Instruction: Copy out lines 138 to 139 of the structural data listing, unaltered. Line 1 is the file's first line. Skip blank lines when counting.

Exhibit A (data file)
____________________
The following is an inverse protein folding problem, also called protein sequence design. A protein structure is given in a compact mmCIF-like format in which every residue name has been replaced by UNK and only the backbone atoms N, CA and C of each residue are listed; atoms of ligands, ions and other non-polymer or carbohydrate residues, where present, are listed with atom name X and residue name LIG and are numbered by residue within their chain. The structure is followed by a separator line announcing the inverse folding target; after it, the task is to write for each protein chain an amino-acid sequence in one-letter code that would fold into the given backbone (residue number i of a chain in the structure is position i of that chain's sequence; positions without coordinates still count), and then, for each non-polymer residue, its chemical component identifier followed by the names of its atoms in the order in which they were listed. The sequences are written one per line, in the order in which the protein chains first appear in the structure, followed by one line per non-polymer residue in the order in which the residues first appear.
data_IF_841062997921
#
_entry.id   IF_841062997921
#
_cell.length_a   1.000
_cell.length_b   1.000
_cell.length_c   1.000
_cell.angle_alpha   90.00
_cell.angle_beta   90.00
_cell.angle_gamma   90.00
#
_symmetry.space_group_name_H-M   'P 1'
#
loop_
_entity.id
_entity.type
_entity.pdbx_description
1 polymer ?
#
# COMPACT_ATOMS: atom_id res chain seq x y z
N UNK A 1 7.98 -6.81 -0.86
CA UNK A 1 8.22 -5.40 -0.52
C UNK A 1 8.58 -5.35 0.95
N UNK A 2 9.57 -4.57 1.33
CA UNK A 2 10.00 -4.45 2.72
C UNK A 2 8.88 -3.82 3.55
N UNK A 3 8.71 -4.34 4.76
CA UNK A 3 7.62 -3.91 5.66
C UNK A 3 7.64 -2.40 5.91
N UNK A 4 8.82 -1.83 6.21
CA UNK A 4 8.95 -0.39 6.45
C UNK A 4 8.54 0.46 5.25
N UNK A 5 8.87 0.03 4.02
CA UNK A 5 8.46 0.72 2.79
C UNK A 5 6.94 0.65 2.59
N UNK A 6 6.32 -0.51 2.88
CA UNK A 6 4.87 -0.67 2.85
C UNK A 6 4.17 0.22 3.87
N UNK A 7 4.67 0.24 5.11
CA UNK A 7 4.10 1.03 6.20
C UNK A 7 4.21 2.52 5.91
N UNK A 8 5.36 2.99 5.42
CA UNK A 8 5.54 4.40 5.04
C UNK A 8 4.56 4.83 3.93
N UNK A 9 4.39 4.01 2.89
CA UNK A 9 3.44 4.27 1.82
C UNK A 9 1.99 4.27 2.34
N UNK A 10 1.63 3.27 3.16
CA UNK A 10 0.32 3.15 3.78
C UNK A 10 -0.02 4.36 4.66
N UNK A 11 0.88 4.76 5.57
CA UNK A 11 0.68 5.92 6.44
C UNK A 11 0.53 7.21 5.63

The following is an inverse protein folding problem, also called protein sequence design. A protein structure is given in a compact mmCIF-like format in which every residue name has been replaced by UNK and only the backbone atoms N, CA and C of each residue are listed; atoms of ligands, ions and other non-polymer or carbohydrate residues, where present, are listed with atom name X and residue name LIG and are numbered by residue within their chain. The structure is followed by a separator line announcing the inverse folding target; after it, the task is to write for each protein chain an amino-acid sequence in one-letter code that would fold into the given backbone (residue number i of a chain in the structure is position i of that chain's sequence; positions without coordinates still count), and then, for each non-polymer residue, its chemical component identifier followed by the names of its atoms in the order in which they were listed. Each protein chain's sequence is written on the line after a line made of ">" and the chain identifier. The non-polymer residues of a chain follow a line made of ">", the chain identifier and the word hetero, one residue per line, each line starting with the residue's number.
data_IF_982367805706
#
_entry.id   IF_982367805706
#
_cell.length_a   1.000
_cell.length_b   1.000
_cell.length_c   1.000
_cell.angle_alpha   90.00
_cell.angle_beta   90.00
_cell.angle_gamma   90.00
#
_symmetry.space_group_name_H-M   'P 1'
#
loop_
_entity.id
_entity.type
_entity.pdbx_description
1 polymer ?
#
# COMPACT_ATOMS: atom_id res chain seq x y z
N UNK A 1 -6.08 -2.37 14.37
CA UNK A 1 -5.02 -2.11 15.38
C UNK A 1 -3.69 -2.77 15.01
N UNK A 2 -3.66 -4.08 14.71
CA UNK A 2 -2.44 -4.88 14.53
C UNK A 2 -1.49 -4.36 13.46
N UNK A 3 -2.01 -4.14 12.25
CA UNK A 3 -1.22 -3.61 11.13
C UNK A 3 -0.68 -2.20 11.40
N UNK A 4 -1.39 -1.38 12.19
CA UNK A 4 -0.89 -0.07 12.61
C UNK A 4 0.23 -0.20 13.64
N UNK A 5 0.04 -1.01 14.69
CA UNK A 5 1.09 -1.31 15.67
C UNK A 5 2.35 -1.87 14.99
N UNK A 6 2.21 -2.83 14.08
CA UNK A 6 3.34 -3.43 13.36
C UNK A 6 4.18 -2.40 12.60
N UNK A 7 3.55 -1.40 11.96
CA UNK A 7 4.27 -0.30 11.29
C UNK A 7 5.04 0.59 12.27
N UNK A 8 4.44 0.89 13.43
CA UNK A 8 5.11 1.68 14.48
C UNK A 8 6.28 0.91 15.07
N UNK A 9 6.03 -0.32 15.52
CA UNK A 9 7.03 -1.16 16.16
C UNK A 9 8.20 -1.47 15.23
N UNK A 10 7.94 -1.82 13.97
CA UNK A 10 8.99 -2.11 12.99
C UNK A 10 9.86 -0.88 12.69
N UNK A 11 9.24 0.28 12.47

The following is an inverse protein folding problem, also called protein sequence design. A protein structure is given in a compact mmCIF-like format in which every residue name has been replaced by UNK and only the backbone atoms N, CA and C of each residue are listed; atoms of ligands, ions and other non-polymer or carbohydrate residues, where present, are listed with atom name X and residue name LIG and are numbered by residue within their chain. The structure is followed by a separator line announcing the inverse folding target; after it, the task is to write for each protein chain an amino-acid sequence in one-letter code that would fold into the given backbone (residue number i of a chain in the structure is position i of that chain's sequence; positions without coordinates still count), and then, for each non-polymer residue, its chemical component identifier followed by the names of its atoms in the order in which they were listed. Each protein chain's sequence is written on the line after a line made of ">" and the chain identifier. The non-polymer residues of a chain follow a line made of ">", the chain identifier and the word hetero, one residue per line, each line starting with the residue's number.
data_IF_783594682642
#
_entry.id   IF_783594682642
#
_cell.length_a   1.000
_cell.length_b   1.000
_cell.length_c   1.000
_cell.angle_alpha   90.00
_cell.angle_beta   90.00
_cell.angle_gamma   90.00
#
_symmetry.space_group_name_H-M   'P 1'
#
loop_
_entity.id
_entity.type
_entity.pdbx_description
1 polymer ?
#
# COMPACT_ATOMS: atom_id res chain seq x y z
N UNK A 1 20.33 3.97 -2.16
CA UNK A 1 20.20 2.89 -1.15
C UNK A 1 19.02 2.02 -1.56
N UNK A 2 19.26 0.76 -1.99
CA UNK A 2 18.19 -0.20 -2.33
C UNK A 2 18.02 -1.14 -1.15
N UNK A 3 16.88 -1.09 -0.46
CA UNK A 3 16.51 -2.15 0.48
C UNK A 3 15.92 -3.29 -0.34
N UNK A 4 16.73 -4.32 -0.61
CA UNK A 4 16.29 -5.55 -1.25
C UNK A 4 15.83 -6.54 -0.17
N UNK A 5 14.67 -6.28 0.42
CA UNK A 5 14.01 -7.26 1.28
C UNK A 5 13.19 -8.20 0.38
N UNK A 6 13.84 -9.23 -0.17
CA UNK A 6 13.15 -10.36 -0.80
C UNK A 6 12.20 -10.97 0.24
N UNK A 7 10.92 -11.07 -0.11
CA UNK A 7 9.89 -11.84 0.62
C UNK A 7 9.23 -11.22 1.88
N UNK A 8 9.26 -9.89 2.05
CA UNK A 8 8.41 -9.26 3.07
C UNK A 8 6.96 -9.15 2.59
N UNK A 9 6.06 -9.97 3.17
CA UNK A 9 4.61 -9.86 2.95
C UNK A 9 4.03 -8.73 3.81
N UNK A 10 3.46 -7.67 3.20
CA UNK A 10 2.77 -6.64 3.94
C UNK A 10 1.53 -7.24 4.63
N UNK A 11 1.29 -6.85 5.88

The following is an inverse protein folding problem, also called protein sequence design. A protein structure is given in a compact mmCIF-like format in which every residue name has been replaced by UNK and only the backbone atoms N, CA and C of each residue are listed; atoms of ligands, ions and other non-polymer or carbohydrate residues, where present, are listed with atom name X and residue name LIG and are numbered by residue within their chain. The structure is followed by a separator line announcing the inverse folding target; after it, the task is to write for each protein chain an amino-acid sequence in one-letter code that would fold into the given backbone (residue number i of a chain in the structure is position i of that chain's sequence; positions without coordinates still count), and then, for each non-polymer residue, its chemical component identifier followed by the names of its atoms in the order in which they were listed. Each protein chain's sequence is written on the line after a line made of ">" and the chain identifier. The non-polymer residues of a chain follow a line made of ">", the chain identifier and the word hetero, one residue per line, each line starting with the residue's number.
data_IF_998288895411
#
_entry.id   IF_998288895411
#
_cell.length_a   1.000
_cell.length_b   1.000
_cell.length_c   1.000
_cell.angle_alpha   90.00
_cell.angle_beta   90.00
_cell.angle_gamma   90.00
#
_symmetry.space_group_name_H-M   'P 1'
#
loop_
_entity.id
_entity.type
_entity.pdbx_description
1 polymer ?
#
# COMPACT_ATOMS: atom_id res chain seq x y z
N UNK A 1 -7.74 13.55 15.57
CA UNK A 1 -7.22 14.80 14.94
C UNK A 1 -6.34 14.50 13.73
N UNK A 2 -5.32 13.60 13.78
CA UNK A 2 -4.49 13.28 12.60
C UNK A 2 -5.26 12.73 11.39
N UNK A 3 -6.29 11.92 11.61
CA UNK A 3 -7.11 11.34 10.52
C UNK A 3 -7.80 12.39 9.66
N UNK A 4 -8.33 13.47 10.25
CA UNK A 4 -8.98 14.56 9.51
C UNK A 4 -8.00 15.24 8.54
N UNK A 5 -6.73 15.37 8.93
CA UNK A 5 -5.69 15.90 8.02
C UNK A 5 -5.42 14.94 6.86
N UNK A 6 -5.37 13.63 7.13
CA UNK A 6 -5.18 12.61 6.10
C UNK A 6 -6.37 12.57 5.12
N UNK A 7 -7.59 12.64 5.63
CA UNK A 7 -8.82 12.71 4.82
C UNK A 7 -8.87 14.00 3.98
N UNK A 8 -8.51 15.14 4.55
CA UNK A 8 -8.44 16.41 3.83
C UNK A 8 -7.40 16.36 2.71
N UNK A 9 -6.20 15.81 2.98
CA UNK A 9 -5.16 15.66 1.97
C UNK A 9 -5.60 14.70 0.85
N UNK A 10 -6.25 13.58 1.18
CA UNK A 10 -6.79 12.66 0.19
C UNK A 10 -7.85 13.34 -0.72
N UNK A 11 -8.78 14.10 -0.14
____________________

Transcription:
CA UNK A 4 16.29 -5.55 -1.25
C UNK A 4 15.83 -6.54 -0.17